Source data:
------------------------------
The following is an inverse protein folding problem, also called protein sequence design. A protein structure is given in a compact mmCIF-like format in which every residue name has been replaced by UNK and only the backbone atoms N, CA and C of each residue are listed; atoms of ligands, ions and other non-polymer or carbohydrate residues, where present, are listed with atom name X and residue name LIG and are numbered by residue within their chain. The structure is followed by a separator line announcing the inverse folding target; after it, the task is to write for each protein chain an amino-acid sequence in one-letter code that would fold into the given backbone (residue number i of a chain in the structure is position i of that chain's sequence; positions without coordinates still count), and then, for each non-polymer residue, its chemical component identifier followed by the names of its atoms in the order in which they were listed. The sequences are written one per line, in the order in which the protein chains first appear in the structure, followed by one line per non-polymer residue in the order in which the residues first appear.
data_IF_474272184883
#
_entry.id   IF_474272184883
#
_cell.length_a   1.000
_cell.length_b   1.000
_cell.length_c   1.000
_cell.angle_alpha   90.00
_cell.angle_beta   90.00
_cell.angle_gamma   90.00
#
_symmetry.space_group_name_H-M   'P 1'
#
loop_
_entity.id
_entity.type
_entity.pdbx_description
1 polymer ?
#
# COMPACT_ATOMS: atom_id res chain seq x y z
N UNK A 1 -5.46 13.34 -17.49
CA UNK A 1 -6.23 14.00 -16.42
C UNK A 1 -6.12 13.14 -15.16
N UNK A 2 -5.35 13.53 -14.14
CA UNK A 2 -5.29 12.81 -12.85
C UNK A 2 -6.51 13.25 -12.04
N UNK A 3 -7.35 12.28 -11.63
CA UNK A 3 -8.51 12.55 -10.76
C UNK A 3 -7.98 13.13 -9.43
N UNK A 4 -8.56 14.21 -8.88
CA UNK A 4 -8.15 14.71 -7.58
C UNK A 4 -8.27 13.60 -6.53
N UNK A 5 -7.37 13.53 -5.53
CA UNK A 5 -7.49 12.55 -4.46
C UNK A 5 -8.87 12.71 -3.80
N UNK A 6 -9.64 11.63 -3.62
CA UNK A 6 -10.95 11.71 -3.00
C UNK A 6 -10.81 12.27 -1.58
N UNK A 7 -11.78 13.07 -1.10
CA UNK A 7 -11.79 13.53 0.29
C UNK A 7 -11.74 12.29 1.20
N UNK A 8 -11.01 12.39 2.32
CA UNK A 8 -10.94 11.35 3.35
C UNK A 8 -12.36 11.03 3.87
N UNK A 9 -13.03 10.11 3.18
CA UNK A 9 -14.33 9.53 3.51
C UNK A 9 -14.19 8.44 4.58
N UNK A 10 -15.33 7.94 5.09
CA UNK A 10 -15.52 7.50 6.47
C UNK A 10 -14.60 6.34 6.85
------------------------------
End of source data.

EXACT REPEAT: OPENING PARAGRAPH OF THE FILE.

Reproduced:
The following is an inverse protein folding problem, also called protein sequence design. A protein structure is given in a compact mmCIF-like format in which every residue name has been replaced by UNK and only the backbone atoms N, CA and C of each residue are listed; atoms of ligands, ions and other non-polymer or carbohydrate residues, where present, are listed with atom name X and residue name LIG and are numbered by residue within their chain. The structure is followed by a separator line announcing the inverse folding target; after it, the task is to write for each protein chain an amino-acid sequence in one-letter code that would fold into the given backbone (residue number i of a chain in the structure is position i of that chain's sequence; positions without coordinates still count), and then, for each non-polymer residue, its chemical component identifier followed by the names of its atoms in the order in which they were listed. The sequences are written one per line, in the order in which the protein chains first appear in the structure, followed by one line per non-polymer residue in the order in which the residues first appear.